Knowledge is crucial for business success. There are two types of knowledge: explicit or tacit. The explicit type is easily codified, stored and transmitted to other individuals. As opposed to the former, the tacit one is embedded in people. The size of the tacit knowledge is proportional to the diversity of the workplace. Therefore, organizations face the increasing challenge today of finding ways to grasp into the pool of tacit knowledge they own in order to create competitive advantage. This is the type of knowledge to which competition doesn't have access because it's embedded in unique individuals belonging to a give organization.
Knowledge can be enhanced by the learning process. Its final objective is to be materialized into products and services. This final stage of the process refers to the innovation part. Innovations are the most important tool an organization has in hand to generate competitive advantage. In diverse workplaces the probability to generate innovations is higher than workplaces with less diversity because in the former, more knowledge sets interact with each other increasing the probability to reach a superior result.
Learning ( Knowledge ( Innovation
According to Porter (1998) theory about competitive advantage of nations, the advantage of a nation is highly dependant on the competitiveness of a large cluster made of firms, suppliers, related industries and institutions. A cluster is defined as a network of players that interact with each other to reach common goals. Strong clusters embed strong knowledge within and they foster innovation. By adapting the organization - learning -- knowledge -- innovation relation in the cluster, increased organizational diversity will increase the cluster's diversity and because increased organizational diversity translates into greater competitive advantage, then increased cluster diversity can translate in the same way.
Managing workplaces with increased diversity
Skopec (1997) defined several guidelines to help managers deal with issues generated by diverse workplaces in an efficient manner:
1. Allocate time especially to manage relationships. A large number of managers take relationships for granted and become concerned about them if/when something goes wrong. Prevention may be a good alternative to this approach, especially when dealing with relationships because while processes or systems can have an easy fix, emotions may require longer periods of time to deal with. Good managers take their time when discussing with employees to be able to identify potential disturbing factors and deal with them before they generate conflicts or any type of disturbing situation for that matter.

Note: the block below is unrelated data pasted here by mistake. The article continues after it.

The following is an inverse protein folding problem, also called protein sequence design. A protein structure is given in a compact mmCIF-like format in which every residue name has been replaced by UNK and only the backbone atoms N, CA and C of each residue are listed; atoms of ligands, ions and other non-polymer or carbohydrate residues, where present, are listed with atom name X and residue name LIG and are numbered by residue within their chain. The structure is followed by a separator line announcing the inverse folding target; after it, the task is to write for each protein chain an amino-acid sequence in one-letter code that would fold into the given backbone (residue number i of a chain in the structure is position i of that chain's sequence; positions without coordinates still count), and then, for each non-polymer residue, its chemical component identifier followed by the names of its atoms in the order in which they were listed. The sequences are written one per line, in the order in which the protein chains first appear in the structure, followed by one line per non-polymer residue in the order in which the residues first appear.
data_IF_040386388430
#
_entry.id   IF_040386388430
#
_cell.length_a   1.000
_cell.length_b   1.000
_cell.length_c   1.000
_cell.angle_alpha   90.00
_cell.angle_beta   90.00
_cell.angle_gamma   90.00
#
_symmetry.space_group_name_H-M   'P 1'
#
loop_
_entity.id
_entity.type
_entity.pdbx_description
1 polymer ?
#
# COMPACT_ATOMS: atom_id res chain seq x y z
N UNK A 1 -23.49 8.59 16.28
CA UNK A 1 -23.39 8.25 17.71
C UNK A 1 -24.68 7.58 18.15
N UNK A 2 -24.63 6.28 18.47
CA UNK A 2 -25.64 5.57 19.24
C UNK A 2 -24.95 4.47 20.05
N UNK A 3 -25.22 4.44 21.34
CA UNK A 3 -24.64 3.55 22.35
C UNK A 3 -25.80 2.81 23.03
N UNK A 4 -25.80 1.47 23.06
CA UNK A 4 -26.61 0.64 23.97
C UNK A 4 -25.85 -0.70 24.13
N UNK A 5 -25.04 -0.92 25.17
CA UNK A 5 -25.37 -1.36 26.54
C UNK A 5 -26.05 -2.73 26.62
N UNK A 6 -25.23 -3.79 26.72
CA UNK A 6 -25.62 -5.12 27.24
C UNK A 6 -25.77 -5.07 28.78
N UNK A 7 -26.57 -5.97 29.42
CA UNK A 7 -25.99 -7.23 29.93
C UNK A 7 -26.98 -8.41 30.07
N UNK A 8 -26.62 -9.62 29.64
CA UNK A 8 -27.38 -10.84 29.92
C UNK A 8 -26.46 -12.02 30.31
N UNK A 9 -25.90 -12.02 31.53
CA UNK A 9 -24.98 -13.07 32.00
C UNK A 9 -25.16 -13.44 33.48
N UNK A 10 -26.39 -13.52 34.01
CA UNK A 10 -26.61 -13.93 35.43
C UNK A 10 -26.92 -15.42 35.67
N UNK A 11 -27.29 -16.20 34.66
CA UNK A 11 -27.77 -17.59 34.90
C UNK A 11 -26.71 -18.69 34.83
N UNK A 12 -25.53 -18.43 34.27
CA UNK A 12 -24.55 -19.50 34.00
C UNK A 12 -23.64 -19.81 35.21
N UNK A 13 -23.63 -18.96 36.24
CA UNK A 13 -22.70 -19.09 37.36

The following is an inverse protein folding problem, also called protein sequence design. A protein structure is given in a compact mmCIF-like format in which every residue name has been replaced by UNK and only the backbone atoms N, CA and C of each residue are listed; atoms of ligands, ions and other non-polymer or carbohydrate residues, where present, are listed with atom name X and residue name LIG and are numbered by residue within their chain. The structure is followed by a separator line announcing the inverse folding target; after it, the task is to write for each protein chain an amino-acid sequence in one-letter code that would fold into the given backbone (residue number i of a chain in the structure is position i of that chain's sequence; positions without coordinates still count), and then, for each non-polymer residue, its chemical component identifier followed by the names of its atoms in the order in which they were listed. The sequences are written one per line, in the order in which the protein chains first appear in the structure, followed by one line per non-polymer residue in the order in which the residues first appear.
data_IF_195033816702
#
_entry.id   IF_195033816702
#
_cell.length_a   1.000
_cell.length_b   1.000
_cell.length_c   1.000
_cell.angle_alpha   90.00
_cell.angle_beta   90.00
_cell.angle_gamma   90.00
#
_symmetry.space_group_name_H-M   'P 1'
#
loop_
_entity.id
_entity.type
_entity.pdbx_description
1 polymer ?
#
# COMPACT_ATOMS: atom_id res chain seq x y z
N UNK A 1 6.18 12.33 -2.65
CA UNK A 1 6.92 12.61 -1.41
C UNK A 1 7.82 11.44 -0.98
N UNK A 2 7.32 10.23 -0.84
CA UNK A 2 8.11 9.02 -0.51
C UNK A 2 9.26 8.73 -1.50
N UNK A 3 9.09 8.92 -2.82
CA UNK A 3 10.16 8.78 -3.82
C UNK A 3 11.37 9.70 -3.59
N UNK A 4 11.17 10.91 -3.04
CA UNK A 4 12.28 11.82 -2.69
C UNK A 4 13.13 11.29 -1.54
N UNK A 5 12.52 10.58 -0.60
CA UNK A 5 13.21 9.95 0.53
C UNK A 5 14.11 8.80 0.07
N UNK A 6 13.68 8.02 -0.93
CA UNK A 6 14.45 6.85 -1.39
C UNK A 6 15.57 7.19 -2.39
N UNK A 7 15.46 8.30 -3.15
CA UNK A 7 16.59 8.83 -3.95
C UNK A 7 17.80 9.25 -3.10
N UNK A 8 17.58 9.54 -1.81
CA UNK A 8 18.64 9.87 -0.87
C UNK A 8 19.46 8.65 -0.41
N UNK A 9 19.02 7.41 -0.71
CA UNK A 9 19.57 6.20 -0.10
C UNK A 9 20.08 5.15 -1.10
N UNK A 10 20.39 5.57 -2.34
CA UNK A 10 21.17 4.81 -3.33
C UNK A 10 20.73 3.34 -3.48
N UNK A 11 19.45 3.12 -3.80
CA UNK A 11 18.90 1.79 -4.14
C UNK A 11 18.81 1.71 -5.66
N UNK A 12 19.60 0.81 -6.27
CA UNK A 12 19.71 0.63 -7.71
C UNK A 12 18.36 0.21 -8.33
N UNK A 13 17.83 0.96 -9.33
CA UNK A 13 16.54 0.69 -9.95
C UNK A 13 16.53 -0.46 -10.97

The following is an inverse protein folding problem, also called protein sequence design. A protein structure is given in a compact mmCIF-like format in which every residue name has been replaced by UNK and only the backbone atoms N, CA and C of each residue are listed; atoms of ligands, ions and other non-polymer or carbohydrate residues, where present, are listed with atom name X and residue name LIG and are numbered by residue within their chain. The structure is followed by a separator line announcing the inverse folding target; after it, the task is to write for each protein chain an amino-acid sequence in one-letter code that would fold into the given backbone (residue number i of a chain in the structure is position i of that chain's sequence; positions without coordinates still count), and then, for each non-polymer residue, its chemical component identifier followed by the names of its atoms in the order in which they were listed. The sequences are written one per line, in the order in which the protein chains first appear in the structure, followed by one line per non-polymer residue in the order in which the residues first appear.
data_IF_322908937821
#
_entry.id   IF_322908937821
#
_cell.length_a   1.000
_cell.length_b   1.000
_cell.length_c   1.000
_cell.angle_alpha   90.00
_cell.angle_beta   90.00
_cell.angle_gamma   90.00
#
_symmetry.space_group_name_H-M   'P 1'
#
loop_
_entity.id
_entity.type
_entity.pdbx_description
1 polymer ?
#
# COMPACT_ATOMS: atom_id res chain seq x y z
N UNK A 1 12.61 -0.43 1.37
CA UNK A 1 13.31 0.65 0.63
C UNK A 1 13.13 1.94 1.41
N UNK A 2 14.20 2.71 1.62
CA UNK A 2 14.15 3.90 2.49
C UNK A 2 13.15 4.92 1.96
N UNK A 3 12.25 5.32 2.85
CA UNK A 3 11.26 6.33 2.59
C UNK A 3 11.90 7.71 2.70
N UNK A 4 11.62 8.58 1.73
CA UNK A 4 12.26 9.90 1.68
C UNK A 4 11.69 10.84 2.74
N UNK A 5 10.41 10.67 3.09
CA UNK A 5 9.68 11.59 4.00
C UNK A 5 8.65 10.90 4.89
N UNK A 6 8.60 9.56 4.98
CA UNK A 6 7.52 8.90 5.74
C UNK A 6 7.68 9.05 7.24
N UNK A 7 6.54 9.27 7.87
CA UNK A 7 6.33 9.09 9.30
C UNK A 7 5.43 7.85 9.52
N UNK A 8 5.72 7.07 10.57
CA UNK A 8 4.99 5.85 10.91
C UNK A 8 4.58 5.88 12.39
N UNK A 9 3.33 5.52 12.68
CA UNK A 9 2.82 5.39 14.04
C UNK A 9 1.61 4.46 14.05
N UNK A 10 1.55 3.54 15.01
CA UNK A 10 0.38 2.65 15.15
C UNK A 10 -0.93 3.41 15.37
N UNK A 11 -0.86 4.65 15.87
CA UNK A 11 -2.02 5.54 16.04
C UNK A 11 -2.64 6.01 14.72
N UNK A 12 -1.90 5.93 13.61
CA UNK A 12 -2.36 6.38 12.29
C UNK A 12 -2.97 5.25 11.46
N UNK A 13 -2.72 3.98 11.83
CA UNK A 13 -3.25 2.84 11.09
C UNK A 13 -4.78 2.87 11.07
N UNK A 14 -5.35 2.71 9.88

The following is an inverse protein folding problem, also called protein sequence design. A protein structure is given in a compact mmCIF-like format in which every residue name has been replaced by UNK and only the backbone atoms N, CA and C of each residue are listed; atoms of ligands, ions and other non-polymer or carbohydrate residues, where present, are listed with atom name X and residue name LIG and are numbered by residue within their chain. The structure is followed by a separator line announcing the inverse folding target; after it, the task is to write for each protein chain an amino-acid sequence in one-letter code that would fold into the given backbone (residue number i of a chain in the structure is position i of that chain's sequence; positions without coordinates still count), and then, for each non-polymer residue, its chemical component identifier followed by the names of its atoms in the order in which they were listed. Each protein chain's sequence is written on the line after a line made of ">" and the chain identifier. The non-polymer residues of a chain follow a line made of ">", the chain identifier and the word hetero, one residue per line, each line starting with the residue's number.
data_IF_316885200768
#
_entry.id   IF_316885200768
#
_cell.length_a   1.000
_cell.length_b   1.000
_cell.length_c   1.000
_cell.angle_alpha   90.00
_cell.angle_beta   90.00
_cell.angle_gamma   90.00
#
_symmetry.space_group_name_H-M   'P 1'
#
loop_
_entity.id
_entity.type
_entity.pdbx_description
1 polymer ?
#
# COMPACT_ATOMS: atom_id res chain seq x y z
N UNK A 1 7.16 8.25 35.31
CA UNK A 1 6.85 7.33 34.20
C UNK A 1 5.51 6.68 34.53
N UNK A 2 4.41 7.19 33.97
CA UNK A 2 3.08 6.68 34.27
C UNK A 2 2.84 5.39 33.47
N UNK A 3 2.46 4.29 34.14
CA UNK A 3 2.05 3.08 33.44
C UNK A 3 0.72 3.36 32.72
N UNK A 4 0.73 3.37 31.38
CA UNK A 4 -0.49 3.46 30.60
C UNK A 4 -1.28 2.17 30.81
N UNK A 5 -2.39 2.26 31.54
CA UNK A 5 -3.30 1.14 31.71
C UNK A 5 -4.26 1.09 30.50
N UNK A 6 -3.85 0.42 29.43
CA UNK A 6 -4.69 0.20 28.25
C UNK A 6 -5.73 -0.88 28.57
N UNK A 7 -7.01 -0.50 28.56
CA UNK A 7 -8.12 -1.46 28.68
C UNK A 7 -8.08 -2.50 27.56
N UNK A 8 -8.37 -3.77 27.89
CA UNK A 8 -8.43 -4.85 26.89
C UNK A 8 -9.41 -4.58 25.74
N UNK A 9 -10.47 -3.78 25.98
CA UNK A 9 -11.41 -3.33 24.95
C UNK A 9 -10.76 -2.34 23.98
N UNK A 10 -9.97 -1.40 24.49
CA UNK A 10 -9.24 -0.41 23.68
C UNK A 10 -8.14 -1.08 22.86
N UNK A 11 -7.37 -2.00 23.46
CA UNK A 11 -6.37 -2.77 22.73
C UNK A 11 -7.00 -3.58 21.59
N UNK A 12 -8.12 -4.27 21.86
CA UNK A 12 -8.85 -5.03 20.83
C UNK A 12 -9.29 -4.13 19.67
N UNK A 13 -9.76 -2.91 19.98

2. Identify critical relationships. Every workplace has critical relationships between different hierarchical levels or within the same level and their number increases as diversity increases. Good managers should divide the critical relationships into: vital, important and incidental and deal with them by prioritizing the vital first, the important second and incidental after (Skopec, 1997).
3. Draw clear and realistic expectations. The expectations are important especially for critical relationships. It is important for a manager to know if its expectations from the critical relationships and/or individuals are clear and realistic. Skopec (1997) suggested that every manager should ask himself/herself these questions: "What does this person do for me? How important is each of the tasks? For each task, should the person do it on his/her own, ask for advice, or wait for me to explain what to do?." The answers to these questions can be of much help for managers when assigning the right tasks to their subordinates and reducing tension in relationships.
4. Evaluate each relationship separately. Trying to fit relationships into strict categories, such as 'good' or 'bad' can inhibit the factors that make each relationship special. Good managers try to capture the uniqueness of each relationship to improve communication.
5. Use direct approach to relational issue. It is a well-known fact that individuals coming from different cultures have different ways to communicate. Some are direct, straightforward and some are indirect, suggestive. However, when it comes to a manager having to communicate with subordinates about relational issues, the best way to do it is through direct confrontation, because managers need to be sure that their message reaches the other individual and its content is correctly understood.
6. Let communication in person become a habit. Impersonal ways of communicating with people, such as emails can be seen as ways to avoid dealing with relational issues. Also, these ways may distort the content of the message, thus affecting the communication process. Face-to-face communication has the advantage of being able to connect to the other person's communication context, if not by prior knowledge of the context, then by observing its reactions.